Figure 4(a) presents Δαeff/αeff as a function of the Ge height h for different modulator waveguide widths w. We can conclude that the thinner the width of the Ge core w, the higher Δαeff/αeff. We selected w = 150 nm since it is the minimum width for which a TM plasmonic mode can be supported and this dimension is roughly the minimum feature that can be fabricated using 193 nm deep-UV lithography. From Fig. 4(a), it can also be concluded that the thinner the parameter h, the better. Furthermore, as expected, the efficiency Δαeff/αeff is increasing with the driving voltage V (Fig. 4(b)). To limit the power consumption of the device we decided to work at a maximum voltage of V = 3 V. Setting V, the thickness h of the Ge core must be chosen in such a way that the maximum static electric field in the Ge core is below the breakdown voltage of Germanium (105 V/cm). According to our calculations, for V = 3 V, the minimum value of h is 250 nm compatible with the epitaxial growth of Ge on Si. Note that with this configuration, the static electric field within the insulator barrier is also well below the breakdown voltage of Si3N4. Furthermore, such a value allowed the epitaxial growth of Ge on Si including buffer layer. For those values, an almost uniform static electric field (see Fig. 3) close to 105 V/cm is present in the Ge core.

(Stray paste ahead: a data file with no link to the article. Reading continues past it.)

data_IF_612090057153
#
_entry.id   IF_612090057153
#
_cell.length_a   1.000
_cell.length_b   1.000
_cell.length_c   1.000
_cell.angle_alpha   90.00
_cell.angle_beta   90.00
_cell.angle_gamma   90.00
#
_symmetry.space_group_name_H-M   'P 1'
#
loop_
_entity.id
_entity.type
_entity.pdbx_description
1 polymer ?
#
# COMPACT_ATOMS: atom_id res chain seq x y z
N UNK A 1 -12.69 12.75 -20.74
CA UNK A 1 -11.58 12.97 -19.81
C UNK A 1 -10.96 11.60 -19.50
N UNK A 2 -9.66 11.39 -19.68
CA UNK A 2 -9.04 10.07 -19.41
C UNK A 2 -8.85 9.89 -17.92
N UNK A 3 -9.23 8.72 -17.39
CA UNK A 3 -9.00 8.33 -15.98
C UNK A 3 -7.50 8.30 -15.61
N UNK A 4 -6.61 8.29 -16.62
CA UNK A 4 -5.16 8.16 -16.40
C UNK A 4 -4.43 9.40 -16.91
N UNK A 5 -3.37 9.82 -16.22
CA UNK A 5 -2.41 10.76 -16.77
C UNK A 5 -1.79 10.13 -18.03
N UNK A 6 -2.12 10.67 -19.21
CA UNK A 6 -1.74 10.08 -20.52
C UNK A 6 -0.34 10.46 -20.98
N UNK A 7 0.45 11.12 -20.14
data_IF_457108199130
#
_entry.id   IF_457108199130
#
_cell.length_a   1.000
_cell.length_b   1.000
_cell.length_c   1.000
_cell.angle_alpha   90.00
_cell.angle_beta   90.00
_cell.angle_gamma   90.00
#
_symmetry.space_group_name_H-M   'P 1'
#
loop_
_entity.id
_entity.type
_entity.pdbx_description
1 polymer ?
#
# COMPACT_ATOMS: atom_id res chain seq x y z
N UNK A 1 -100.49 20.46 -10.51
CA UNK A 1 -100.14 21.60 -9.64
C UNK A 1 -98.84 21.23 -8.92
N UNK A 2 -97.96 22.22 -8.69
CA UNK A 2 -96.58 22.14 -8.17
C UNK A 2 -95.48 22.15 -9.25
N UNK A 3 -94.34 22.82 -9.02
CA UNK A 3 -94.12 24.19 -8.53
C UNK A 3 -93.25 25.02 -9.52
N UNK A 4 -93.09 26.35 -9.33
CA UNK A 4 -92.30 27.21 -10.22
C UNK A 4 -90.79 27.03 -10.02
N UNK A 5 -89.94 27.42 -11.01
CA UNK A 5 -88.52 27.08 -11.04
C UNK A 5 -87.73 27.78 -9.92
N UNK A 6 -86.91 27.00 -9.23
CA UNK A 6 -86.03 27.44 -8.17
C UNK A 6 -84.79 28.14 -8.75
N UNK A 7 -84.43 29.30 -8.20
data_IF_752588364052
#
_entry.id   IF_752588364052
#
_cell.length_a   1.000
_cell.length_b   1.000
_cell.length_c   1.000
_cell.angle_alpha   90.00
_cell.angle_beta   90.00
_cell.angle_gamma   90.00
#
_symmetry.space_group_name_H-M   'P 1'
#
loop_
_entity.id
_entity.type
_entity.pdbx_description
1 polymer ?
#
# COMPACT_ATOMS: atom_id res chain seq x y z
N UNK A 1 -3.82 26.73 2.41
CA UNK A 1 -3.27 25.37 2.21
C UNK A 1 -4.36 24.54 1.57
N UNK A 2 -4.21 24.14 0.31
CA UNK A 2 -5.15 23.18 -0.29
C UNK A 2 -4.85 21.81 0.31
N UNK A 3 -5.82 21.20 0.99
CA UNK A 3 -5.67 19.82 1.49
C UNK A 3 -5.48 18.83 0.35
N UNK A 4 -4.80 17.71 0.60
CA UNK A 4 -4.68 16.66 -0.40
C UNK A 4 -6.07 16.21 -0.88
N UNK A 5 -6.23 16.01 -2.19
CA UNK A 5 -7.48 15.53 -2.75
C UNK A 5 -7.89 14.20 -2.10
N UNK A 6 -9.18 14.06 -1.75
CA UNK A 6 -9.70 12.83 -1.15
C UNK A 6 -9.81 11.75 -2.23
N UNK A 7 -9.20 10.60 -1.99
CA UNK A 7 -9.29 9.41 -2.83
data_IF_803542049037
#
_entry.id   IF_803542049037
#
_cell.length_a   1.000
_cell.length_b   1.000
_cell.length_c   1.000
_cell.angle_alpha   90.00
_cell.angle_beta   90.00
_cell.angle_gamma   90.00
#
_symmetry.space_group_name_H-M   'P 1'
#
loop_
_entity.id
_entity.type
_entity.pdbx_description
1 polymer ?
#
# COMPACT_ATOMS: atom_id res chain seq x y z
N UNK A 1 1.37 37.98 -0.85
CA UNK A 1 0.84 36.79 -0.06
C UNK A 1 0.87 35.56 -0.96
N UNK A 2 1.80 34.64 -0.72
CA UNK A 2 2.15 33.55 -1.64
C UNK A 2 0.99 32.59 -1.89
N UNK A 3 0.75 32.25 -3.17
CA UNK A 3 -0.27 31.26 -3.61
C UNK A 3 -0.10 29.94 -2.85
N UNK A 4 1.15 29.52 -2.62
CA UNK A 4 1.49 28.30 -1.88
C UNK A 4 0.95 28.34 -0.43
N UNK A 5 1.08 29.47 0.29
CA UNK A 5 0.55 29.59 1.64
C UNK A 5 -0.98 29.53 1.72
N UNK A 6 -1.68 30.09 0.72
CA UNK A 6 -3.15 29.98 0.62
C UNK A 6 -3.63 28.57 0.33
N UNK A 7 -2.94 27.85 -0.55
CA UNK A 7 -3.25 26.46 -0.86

For the optimized value w = 150 nm, the computed ER and the PL of the modulators are plotted in Fig. 5(a) and 5(b) respectively as a function of h. For the targeted value of h = 250nm, an ER of 3.3 dB with PL of 11.2 dB can be achieved for a device length of L = 30 μm. If the device length L is increased, then the ER is also increased at the cost of larger PL. The ER per unit length is 0.11 dB/µm and the PL is 0.37 dB/µm. To calculate the coupling loss (CL) of the device preliminary results shows that it is around 1 dB using a butt-coupling scheme between a rib waveguide and the modulator. The operation frequency is RC limited and it is expected to be around hundreds of GHz. Using fc = 1/2πRC, with R = 50 Ω the resistance and C = 9 fF the capacitance of the device of length 30 µm simulated by ISE-DESSIS, we find a cutoff frequency of about 350 GHz. For the calculation of the equivalent resistance, the contact resistance of the side contact was taken into account (See Fig. 1) as well as the series resistances of the p-Ge and the p-Si layers for a distance between the side contact and the Ge core of 1.5 μm. The doping density of the p-Ge layer and p-Si layers are 1019 cm−3. The height of the p-Ge layer and p-Si layers are 40 and 60 nm respectively.